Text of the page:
To further illustrate his point, Wentworth quoted a Chicago Tribunenews story:

The steeple of the Presbyterian Theological Seminary, at 2330 North Halsted Street, was struck by lightning and set afire. One hundred and seventy-five theological students, residents of a near-by dormitory, rushed into the street in a downpour of rain to help the firemen fight the blaze. Dr. John Timothy Stone, president of the Seminary, heard the crash when the steeple was struck. He rushed out into the storm and called upon the students who were helping to fight the blaze to pray. Dr. Stone and his students knelt on the rain-soaked grass and offered a prayer for the safety of the building. The firemen were unable to get into the steeple, and by the time they had raised a fire tower and trained a hose on the fire an hour later the rain had put out the blaze.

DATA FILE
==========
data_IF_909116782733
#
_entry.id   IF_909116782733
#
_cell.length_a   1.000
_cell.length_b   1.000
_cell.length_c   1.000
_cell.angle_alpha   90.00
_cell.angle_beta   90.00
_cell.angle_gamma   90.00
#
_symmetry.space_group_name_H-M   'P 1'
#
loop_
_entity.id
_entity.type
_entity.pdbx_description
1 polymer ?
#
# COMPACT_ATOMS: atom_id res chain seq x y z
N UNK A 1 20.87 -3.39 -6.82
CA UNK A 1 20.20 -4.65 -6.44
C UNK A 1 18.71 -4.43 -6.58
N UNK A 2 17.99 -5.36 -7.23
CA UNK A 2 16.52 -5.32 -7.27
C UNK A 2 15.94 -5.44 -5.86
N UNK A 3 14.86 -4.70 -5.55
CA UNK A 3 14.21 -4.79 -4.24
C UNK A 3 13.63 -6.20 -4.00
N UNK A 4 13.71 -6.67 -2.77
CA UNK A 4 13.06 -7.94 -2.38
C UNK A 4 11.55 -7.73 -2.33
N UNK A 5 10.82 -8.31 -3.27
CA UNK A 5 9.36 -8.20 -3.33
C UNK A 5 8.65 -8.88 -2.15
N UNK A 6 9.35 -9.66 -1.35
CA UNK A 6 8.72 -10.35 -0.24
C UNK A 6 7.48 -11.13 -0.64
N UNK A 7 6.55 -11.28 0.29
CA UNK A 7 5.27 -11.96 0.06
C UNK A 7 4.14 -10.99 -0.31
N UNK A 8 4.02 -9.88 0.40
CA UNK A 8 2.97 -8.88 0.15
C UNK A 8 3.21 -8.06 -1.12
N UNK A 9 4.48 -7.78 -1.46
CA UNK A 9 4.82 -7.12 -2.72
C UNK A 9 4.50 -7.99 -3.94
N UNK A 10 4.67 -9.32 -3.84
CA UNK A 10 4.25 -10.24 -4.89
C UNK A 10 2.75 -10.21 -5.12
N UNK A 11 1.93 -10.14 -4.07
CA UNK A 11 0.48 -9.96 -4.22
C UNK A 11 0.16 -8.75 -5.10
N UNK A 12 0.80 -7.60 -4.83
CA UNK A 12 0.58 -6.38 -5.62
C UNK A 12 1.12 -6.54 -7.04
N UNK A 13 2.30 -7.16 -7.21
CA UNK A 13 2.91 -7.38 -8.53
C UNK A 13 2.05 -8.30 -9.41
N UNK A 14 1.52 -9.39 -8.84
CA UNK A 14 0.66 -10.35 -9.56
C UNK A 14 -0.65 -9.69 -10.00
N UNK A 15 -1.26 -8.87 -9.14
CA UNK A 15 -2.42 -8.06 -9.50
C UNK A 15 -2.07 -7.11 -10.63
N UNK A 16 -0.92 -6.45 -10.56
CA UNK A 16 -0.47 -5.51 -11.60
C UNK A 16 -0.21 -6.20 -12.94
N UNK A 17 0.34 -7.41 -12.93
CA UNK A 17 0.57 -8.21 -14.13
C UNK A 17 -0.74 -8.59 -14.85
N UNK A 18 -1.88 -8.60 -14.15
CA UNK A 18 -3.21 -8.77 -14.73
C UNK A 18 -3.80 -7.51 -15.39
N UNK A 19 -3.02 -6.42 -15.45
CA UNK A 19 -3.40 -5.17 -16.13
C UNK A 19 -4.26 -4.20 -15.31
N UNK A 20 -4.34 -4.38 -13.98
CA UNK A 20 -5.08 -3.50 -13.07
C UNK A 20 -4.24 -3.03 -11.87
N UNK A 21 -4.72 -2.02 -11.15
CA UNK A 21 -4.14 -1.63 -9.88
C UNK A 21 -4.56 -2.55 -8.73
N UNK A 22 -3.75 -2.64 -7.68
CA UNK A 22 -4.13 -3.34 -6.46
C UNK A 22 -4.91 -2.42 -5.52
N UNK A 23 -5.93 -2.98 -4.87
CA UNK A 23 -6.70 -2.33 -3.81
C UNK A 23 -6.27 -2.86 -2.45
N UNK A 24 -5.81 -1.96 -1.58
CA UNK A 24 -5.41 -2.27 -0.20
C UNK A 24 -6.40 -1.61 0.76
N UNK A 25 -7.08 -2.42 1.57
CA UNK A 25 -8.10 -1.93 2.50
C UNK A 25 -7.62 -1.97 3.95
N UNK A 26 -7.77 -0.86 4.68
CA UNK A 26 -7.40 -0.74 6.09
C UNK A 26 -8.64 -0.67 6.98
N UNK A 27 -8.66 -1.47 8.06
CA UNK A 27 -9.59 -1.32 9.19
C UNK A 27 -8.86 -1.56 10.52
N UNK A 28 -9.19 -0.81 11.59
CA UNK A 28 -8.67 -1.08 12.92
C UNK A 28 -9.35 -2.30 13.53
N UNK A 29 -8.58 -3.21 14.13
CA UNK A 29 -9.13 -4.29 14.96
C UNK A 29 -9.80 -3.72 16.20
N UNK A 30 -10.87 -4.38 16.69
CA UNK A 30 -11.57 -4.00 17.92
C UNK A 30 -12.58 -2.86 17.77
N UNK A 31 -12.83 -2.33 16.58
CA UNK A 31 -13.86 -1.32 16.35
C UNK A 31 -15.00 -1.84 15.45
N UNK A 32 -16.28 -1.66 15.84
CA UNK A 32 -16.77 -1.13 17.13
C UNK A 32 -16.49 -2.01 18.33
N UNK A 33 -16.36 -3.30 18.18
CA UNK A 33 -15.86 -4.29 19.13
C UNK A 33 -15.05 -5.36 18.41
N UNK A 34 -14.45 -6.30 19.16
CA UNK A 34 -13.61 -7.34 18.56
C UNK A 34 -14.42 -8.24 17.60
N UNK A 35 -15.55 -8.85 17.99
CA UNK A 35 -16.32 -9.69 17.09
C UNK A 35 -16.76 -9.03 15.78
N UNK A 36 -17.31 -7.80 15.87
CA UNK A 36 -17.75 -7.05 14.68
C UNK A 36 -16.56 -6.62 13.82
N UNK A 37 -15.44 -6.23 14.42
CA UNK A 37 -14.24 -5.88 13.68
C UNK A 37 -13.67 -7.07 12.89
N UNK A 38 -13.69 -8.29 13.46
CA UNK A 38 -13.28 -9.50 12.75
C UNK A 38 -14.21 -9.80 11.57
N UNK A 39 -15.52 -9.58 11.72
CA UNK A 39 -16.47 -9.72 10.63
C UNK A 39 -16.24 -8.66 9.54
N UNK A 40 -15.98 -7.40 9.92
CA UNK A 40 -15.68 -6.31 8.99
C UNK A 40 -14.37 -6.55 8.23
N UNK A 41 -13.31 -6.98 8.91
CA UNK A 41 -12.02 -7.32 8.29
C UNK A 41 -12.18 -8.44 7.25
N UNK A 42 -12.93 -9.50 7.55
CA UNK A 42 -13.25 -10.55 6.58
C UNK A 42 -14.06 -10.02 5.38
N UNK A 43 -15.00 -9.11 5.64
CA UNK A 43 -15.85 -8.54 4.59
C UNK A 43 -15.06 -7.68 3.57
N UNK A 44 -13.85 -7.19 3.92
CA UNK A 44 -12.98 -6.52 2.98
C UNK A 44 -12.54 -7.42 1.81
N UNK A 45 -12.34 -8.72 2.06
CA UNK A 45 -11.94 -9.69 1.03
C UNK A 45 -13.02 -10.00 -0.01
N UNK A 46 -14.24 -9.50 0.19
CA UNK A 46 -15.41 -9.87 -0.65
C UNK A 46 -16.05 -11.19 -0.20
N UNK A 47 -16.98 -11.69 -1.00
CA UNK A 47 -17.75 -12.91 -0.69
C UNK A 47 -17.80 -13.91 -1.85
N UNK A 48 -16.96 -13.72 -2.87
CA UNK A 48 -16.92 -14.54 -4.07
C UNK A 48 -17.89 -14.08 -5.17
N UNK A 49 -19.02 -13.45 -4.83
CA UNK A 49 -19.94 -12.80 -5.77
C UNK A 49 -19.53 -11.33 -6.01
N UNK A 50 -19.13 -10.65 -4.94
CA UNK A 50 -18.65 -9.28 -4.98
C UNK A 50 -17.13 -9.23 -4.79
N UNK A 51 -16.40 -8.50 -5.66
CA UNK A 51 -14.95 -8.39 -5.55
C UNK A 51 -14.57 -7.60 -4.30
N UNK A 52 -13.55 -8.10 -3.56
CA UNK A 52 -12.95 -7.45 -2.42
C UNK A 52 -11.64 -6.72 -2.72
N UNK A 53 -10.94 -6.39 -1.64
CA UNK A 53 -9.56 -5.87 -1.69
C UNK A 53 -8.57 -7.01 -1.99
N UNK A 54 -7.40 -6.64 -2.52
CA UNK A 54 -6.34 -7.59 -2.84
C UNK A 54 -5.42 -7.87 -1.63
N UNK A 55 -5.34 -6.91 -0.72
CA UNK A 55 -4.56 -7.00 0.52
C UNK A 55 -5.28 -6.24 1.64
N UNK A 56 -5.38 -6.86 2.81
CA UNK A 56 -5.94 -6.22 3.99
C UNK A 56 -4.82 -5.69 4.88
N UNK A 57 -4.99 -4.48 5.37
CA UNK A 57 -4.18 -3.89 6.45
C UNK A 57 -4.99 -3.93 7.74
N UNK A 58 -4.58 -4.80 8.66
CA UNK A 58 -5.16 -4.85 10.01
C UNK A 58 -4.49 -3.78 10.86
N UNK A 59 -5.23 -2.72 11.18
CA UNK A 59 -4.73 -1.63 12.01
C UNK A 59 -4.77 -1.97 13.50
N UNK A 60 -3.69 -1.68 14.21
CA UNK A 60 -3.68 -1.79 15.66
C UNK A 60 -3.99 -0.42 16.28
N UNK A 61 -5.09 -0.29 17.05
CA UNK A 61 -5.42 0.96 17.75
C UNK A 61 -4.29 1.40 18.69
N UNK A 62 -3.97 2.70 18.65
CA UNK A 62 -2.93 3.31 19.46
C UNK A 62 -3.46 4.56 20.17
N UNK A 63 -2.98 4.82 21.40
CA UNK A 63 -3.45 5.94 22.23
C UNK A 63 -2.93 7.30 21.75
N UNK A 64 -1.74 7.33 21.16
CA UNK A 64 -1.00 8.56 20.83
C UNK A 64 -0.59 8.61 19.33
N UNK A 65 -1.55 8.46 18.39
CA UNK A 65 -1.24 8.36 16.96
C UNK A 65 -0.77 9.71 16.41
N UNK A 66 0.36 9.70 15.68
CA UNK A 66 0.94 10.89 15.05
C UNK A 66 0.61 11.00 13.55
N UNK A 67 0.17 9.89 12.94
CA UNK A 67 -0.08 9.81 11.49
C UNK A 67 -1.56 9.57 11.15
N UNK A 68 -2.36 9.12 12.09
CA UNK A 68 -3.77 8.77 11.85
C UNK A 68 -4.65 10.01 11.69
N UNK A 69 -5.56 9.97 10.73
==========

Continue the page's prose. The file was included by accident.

Wentworth comments that "Dr. Stone's action was entirely consistentwith his beliefs as a good Presbyterian. In his moment ofdanger he did what every religious man or woman does instinctivelyunder similar circumstances: he appealed to the wonder-workingGod who presides over the Christian universe. And I dare say thegood Doctor has already used the incident to point the moral insome stirring sermon."